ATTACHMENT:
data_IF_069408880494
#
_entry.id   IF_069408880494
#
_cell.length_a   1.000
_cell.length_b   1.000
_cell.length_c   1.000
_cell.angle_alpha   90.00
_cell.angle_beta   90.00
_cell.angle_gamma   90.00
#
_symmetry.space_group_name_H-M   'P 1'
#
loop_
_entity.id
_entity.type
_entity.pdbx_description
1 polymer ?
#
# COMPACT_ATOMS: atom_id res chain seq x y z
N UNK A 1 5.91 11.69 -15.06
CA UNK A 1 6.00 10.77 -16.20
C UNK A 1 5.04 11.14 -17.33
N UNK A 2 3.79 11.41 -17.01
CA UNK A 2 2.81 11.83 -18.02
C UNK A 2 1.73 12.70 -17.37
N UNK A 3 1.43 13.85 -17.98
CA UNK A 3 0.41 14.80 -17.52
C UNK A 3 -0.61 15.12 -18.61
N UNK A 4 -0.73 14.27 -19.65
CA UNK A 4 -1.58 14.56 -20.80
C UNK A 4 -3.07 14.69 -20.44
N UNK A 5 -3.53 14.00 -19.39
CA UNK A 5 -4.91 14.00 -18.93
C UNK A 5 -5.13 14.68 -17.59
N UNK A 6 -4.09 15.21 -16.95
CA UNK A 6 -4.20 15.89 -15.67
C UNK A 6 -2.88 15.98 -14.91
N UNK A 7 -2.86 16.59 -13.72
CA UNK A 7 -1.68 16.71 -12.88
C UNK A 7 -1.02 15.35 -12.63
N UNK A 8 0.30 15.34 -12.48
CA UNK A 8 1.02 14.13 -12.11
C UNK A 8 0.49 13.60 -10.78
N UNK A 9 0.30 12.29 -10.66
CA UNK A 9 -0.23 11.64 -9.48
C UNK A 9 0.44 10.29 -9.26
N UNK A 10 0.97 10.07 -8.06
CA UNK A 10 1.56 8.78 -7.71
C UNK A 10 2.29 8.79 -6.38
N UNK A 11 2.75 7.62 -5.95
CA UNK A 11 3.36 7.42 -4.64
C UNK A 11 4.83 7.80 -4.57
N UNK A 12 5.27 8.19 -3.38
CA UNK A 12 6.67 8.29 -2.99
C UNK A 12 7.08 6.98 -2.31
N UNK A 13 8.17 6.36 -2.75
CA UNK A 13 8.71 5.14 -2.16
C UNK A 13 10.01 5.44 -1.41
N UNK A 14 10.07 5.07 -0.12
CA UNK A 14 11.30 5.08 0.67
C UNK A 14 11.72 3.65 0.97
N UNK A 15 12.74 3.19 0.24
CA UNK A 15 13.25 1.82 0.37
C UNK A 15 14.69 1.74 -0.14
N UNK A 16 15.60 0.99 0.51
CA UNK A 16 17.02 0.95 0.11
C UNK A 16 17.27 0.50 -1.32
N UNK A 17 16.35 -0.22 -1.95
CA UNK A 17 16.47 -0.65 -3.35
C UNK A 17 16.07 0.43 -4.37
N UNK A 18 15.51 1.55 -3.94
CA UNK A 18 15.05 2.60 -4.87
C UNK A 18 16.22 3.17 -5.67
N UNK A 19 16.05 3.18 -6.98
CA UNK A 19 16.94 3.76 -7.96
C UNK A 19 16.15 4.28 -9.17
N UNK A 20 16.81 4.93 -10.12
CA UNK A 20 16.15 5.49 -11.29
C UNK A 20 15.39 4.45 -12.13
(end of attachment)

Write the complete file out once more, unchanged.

data_IF_069408880494
#
_entry.id   IF_069408880494
#
_cell.length_a   1.000
_cell.length_b   1.000
_cell.length_c   1.000
_cell.angle_alpha   90.00
_cell.angle_beta   90.00
_cell.angle_gamma   90.00
#
_symmetry.space_group_name_H-M   'P 1'
#
loop_
_entity.id
_entity.type
_entity.pdbx_description
1 polymer ?
#
# COMPACT_ATOMS: atom_id res chain seq x y z
N UNK A 1 5.91 11.69 -15.06
CA UNK A 1 6.00 10.77 -16.20
C UNK A 1 5.04 11.14 -17.33
N UNK A 2 3.79 11.41 -17.01
CA UNK A 2 2.81 11.83 -18.02
C UNK A 2 1.73 12.70 -17.37
N UNK A 3 1.43 13.85 -17.98
CA UNK A 3 0.41 14.80 -17.52
C UNK A 3 -0.61 15.12 -18.61
N UNK A 4 -0.73 14.27 -19.65
CA UNK A 4 -1.58 14.56 -20.80
C UNK A 4 -3.07 14.69 -20.44
N UNK A 5 -3.53 14.00 -19.39
CA UNK A 5 -4.91 14.00 -18.93
C UNK A 5 -5.13 14.68 -17.59
N UNK A 6 -4.09 15.21 -16.95
CA UNK A 6 -4.20 15.89 -15.67
C UNK A 6 -2.88 15.98 -14.91
N UNK A 7 -2.86 16.59 -13.72
CA UNK A 7 -1.68 16.71 -12.88
C UNK A 7 -1.02 15.35 -12.63
N UNK A 8 0.30 15.34 -12.48
CA UNK A 8 1.02 14.13 -12.11
C UNK A 8 0.49 13.60 -10.78
N UNK A 9 0.30 12.29 -10.66
CA UNK A 9 -0.23 11.64 -9.48
C UNK A 9 0.44 10.29 -9.26
N UNK A 10 0.97 10.07 -8.06
CA UNK A 10 1.56 8.78 -7.71
C UNK A 10 2.29 8.79 -6.38
N UNK A 11 2.75 7.62 -5.95
CA UNK A 11 3.36 7.42 -4.64
C UNK A 11 4.83 7.80 -4.57
N UNK A 12 5.27 8.19 -3.38
CA UNK A 12 6.67 8.29 -2.99
C UNK A 12 7.08 6.98 -2.31
N UNK A 13 8.17 6.36 -2.75
CA UNK A 13 8.71 5.14 -2.16
C UNK A 13 10.01 5.44 -1.41
N UNK A 14 10.07 5.07 -0.12
CA UNK A 14 11.30 5.08 0.67
C UNK A 14 11.72 3.65 0.97
N UNK A 15 12.74 3.19 0.24
CA UNK A 15 13.25 1.82 0.37
C UNK A 15 14.69 1.74 -0.14
N UNK A 16 15.60 0.99 0.51
CA UNK A 16 17.02 0.95 0.11
C UNK A 16 17.27 0.50 -1.32
N UNK A 17 16.35 -0.22 -1.95
CA UNK A 17 16.47 -0.65 -3.35
C UNK A 17 16.07 0.43 -4.37
N UNK A 18 15.51 1.55 -3.94
CA UNK A 18 15.05 2.60 -4.87
C UNK A 18 16.22 3.17 -5.67
N UNK A 19 16.05 3.18 -6.98
CA UNK A 19 16.94 3.76 -7.96
C UNK A 19 16.15 4.28 -9.17
N UNK A 20 16.81 4.93 -10.12
CA UNK A 20 16.15 5.49 -11.29
C UNK A 20 15.39 4.45 -12.13